Wednesday, July 2, 2008

Marlowe and Machiavelli: For Your Consideration

It is not uncommon to come across scholarship pointing to the profound influence Niccolo Machiavelli, the Renaissance political theorist, may have had upon Christopher Marlowe. For this reason, I highly recommend Irving Ribner's rather contrarian reality check, "Marlowe and Machiavelli" (Comparative Literature, Vol. 6, No. 4; Autumn, 1954). In the article, Ribner clarifies how the stage villain known as the "Machiavel," popularized in Elizabethan theatre (e.g. Barrabas in The Jew of Malta and Iago in Othello), in fact bears scant resemblance to anything Machiavelli wrote. As Ribner asserts, "Marlowe, with [Thomas] Kyd, was among the most important perpetuators of this 'pseudo-Machiavellian' burlesque stage tradition. Its relation to Machiavelli's political doctrine does not go much beyond its borrowing of the Florentine's name." Thus, maintains Ribner, we should not confuse Marlowe's use of the ruthless and sinister Machiavel in The Jew of Malta ("the model for what was to be one of the most popular stock characters of the Elizabethan and Jacobean stage") with Marlowe's defense or attack of the Renaissance philosopher, for we can trace little of this evil theatrical stereotype to anything written by Machiavelli. And as Ribner reminds us regarding Barrabas, "[f]or the most part his activity involves no political decisions." Nevertheless, Ribner suggests that Marlowe viewed the Machiavel as good theatre, and with The Jew of Malta "use[d] it for all that it was worth."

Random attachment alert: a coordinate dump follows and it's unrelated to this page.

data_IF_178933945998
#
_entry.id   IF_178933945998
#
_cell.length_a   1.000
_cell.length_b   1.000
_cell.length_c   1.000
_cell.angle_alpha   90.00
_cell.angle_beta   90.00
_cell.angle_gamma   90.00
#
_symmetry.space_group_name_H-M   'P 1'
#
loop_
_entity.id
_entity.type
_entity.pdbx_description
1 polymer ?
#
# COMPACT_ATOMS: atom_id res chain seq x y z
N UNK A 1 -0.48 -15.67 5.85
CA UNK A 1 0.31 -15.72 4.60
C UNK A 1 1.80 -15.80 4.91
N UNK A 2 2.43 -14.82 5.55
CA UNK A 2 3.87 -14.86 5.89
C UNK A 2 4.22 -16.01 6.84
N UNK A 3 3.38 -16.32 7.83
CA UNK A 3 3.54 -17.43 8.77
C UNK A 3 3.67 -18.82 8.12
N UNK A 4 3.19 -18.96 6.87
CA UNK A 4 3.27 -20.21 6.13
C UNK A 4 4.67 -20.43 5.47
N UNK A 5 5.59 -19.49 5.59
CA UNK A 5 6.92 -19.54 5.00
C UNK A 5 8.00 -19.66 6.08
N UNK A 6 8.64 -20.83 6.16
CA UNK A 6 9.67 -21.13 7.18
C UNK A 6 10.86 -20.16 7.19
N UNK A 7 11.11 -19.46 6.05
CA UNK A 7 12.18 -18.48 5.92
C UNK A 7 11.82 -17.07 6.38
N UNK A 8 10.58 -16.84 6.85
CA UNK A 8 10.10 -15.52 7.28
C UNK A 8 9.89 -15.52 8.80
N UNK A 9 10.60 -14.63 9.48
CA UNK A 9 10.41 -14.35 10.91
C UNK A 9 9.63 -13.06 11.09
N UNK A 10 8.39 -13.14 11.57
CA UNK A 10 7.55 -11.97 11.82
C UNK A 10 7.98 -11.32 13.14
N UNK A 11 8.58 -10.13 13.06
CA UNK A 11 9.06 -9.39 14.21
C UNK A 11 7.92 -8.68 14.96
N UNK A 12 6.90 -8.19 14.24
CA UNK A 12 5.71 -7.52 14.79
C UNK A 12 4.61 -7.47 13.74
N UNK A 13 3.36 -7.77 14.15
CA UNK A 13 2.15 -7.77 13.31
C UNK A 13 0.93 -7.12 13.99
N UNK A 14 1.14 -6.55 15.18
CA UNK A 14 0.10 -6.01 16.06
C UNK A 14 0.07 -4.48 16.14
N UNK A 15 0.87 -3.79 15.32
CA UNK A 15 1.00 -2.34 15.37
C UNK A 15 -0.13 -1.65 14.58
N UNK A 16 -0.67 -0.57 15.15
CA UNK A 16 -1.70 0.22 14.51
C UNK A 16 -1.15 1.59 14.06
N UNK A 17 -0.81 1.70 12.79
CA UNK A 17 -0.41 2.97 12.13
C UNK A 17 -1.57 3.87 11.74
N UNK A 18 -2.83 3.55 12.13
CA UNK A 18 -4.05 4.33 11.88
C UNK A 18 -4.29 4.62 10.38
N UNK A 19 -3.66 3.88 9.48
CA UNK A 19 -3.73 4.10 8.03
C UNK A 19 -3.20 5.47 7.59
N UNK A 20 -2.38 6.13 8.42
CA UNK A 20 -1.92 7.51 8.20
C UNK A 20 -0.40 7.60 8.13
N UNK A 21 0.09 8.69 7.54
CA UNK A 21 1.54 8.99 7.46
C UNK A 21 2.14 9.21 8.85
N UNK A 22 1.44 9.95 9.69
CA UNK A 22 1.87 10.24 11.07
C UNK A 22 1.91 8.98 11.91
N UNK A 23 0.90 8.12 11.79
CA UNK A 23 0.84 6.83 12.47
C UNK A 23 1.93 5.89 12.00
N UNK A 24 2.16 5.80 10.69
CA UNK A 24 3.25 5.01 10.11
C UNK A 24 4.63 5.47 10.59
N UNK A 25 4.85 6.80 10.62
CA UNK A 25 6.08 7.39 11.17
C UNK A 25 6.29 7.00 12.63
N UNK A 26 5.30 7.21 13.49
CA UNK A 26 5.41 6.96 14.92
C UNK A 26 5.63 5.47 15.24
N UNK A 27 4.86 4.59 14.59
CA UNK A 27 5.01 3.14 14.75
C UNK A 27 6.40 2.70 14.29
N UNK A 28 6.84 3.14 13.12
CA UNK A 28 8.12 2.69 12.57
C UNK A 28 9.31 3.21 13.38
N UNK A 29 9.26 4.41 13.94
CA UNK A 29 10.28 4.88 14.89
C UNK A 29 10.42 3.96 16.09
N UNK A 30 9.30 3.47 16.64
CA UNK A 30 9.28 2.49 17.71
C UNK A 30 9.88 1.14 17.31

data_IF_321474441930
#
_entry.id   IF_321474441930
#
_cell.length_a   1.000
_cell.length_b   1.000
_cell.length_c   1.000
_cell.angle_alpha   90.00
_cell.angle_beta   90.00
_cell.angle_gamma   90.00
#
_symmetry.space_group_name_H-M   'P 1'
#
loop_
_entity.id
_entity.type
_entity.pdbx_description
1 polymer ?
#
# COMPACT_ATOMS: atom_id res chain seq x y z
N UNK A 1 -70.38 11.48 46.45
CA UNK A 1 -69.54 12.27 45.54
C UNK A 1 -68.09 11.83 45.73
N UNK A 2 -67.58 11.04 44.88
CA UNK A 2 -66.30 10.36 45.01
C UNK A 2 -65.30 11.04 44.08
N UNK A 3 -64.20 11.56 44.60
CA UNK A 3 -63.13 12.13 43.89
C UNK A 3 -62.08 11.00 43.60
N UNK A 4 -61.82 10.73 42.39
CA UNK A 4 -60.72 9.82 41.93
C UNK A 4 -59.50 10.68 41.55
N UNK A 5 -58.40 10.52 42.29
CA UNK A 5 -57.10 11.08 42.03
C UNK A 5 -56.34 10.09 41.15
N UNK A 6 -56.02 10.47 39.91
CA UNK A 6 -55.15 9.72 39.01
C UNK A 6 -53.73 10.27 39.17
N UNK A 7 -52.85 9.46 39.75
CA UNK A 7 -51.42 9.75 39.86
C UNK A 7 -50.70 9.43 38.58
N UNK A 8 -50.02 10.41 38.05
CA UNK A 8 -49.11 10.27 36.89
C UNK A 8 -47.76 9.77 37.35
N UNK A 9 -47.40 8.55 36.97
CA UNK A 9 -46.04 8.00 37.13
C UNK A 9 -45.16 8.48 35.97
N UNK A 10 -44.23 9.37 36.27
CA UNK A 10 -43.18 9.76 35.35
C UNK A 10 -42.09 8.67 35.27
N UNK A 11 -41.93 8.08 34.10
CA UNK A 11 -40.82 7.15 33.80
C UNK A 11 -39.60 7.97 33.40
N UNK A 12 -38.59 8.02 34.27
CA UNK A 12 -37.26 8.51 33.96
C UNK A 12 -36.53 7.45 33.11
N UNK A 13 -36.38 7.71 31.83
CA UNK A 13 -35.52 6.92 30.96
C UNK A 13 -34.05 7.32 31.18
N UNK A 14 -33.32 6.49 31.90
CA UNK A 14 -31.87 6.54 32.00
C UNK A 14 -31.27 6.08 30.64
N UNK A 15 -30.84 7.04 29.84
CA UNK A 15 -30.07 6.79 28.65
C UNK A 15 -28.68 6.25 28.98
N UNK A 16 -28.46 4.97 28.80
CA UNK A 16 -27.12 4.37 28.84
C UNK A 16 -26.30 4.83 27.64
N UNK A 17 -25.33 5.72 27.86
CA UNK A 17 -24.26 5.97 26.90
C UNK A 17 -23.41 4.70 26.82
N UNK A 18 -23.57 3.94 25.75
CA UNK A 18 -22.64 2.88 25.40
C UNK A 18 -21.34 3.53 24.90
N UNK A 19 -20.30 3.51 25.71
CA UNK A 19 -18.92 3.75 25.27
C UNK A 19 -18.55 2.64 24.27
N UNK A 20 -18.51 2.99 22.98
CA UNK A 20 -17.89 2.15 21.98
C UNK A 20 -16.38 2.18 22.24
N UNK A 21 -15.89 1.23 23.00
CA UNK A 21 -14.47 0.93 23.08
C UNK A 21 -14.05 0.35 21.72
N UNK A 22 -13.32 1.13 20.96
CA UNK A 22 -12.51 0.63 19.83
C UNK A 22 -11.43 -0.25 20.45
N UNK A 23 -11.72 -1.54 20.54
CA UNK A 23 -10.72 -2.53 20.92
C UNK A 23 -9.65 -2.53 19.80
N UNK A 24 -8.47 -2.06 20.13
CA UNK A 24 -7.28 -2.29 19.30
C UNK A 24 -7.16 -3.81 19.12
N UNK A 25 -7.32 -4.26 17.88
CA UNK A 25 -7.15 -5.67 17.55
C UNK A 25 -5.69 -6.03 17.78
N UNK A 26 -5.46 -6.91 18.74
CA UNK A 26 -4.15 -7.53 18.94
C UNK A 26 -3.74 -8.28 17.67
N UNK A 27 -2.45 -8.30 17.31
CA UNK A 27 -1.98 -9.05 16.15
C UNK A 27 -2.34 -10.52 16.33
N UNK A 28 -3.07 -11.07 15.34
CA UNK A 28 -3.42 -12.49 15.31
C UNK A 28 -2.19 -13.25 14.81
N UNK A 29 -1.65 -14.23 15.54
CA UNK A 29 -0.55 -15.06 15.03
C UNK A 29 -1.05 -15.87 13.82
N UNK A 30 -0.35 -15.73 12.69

Marlowe's Tamburlaine (in Part I), however, eagerly "presents . . . doctrine very close to Machiavelli's actual thought" in his attempts to master Fortune (chapter 25 of The Prince) and in his embodiment as the hero/superman lawgiver (espoused in Machiavelli's Life of Castruccio Castracani), who, according to Ribner, "can restore a corrupt state to virtue by returning it to its original principles, but who, while effecting his reforms, may rule outside of law and with complete authority." Ribner also makes an interesting point that by Part II of Tamburlaine, we can see some evidence of Marlowe's disillusionment with the Renaissance theorist, "and by the time of Edward II he appears to have abandoned almost entirely" true Machiavellian philosophy.

© The Marlowe-Shakespeare Connection, July 2008

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Unknown said...

a nice and quick teaching session!

Anonymous said...


Anonymous said...

good clarification. true, there's machiavellian philosophy and then there's the pseudo-mach. stereotype.